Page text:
The data sets from the Federal Reserve and Bloomberg document the residual outstanding debts and the market capitalisation of a total of 407 financial institutions that borrowed emergency loans from the Fed. The size of the loans provides an indication of a bank’s individual debt over equity ratio and of any potential distress or defaults.

The assessment of the Federal Reserve data showed that, although the various banks got into difficulties at different times, around 30 banks reached the peak of their emergency situation simultaneously at the height of the crisis. Considered over the entire duration of the emergency loan program, it also became apparent that the number of top borrowers at any given moment hovered around a figure of 20.

The ETH Zurich researchers then turned their focus towards those 22 institutions that had received more than USD 5 billion in emergency loans on average over the entire crisis period. This circle of top borrowers from the Federal Reserve also included the US-based branches of the two major Swiss banks UBS and Credit Suisse, which had averaged outstanding debts to the Fed amounting to USD 13.89 billion (UBS) and USD 13.29 billion (CS) between 2008 and 2010. This put them in 6th and 7th position among the top borrowers.

Google principle used to examine Federal Reserve data

The main new feature in the ETH Zurich economists’ approach is their methodology: to discover how the distress of a tightly networked financial institution impacts on other banks and spreads through the network, they combined the finance notion of balance-sheet contagion with methods from network science, including the principle behind the well-known “PageRank” algorithm. This algorithm is at the heart of the Internet search engine “Google”. The score of a webpage depends, recursively, on how many other important webpages point to that webpage.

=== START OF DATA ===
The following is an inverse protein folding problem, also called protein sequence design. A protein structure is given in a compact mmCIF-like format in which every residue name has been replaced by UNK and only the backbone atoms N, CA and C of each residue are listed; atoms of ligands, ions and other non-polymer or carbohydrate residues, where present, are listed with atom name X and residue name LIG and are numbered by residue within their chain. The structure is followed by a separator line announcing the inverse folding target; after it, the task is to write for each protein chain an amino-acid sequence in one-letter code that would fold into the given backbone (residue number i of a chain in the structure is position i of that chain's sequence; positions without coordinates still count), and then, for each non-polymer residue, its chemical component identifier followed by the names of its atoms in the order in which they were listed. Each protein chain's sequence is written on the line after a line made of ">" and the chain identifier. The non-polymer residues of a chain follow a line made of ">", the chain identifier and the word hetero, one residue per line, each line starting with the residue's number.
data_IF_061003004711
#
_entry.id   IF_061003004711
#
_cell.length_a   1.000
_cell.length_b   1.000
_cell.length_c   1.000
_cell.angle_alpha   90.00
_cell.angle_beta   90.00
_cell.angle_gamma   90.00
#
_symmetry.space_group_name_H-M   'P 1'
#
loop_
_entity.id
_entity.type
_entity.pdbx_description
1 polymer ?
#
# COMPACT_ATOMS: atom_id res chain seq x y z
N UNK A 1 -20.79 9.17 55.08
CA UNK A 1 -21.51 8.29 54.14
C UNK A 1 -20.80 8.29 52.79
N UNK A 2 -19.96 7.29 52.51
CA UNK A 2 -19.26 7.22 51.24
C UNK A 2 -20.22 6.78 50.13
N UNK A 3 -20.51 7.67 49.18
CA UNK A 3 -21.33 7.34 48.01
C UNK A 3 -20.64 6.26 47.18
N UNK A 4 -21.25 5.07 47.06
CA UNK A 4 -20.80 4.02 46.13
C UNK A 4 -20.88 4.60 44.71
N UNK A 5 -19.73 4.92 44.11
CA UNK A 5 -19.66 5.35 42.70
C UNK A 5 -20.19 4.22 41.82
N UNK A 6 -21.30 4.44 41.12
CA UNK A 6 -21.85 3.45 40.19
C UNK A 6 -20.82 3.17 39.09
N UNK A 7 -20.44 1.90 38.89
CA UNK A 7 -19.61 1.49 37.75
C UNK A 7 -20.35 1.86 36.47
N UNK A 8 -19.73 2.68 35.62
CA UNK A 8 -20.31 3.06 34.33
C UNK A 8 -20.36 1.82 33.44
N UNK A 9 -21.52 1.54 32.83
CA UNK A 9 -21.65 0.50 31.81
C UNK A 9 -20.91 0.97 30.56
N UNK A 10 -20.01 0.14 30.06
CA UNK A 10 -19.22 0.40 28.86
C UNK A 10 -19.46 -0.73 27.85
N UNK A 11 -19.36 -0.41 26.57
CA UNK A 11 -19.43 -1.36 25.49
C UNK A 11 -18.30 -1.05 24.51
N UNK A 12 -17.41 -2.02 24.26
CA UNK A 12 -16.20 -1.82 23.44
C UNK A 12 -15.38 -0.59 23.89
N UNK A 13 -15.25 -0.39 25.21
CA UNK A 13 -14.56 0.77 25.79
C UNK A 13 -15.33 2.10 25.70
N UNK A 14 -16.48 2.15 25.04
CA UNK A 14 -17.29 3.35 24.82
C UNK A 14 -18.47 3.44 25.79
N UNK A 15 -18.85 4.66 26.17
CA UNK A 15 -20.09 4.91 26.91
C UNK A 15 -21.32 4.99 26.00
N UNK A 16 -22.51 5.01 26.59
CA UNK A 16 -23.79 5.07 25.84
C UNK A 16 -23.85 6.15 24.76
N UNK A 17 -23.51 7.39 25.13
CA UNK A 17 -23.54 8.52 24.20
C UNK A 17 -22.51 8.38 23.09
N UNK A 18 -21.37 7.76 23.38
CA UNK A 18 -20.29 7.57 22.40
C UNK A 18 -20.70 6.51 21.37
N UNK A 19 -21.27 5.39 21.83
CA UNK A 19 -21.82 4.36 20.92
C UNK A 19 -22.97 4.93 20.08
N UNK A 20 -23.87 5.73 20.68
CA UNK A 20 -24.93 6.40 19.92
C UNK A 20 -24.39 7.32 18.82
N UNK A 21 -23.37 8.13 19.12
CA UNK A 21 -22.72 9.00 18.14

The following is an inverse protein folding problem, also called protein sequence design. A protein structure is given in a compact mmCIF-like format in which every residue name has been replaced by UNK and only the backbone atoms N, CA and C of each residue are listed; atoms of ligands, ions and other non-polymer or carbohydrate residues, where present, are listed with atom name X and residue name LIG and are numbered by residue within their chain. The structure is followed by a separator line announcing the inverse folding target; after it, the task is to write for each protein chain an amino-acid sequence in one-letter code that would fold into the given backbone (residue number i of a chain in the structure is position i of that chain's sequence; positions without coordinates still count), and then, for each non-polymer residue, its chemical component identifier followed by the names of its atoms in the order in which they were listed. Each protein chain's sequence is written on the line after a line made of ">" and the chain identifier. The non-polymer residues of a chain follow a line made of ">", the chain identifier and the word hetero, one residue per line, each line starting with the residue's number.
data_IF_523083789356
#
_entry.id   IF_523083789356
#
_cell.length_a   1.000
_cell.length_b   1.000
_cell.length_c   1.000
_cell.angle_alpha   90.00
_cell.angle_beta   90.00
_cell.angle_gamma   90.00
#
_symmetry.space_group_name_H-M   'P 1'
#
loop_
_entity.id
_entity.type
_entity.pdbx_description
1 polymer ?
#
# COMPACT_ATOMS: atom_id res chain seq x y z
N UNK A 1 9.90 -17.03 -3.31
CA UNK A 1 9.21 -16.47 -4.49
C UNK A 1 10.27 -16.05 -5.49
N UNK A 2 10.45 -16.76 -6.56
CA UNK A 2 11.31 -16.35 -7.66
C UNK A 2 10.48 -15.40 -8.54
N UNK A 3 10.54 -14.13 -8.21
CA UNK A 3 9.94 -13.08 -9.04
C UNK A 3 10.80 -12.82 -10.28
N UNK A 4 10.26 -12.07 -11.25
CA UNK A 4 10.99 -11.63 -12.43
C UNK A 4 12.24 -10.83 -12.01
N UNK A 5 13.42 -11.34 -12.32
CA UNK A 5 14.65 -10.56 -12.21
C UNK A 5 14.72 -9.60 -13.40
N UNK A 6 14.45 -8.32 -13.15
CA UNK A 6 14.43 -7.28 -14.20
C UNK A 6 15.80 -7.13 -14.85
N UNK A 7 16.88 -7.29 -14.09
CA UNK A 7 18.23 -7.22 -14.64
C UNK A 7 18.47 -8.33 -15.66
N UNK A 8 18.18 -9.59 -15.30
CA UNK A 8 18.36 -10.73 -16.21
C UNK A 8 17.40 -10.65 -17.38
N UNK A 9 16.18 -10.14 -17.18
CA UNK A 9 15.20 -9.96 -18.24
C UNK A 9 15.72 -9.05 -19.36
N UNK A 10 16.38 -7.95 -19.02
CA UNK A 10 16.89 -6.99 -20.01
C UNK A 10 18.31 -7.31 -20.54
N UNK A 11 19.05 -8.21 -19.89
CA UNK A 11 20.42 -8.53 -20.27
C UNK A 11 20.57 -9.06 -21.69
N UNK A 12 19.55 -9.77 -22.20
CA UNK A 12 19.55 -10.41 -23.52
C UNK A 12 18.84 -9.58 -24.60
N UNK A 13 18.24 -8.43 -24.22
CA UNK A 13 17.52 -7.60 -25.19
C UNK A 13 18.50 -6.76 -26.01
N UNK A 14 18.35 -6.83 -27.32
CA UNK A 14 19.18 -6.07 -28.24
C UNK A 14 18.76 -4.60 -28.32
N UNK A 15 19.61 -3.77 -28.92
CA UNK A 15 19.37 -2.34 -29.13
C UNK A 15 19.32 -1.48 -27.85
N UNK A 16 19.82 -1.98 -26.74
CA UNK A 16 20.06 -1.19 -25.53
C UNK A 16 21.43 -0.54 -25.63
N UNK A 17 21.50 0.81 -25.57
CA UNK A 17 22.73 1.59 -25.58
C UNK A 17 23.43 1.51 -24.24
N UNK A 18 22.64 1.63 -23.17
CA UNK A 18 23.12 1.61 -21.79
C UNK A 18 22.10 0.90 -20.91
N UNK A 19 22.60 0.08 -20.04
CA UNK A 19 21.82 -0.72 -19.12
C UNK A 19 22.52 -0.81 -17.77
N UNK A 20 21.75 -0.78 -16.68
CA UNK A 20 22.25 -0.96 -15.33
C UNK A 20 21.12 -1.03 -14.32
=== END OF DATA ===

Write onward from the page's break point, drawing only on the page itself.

In a similar way, in the “DebtRank”, introduced by the ETH Zurich researchers, the systemic importance of an institution is higher if its distress affects other systemically important institutions. This recursivity can be solved mathematically yielding a number measuring the fraction of the total economic value in the network that is potentially affected by the distress or the default of an institution.

“Many economists regard today financial systems as complex networks, in which the financial institutions constitute the nodes and the links between the nodes represent the banks’ financial dependencies,” explains Stefano Battiston. The researchers also drew on earlier papers by the Chair of Systems Design, which examined the global network of corporate control.

The study enables them to estimate how central a bank’s position is within the , and what risk it poses. In this sense, “DebtRank” serves as an indicator of a bank’s level of networking and thus its systemic importance.


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More information:
Battiston S, Puliga M, Kaushik R, Tasca P, Caldarelli G (2012). DebtRank: Too Central to Fail? Financial Networks, the FED and Systemic Risk. Scientific Reports, published online 2 August 2012. doi: 10.1038/srep00541

Battiston S, Delli Gatti D, Gallegati M, Greenwald B, Stiglitz JE (2012). Liaisons dangereuses: Increasing connectivity, risk sharing, and systemic risk, Journal of Economic Dynamics and Control, 36 (8): pp. 1121-1141, doi: 10.1016/j.jedc.2012.04.001

Battiston S, Delli Gatti D, Gallegati M, Greenwald B, Stiglitz JE (2012). Default cascades: When does risk diversification increase stability?, Journal of Financial Stability, 8 (3): pp. 138-149, doi: 10.1016/j.jfs.2012.01.002

Vitali S, Glattfelder JB, Battiston S (2011). The Network of Global Corporate Control. PLoS ONE 6(10): e25995. doi:10.1371/journal.pone.0025995

Journal information: Scientific Reports , Nature , PLoS ONE

Provided by ETH Zurich
Citation: Team studies the innermost circle of the financial crisis (2012, August 3) retrieved 28 February 2020 from https://phys.org/news/2012-08-team-innermost-circle-financial-crisis.html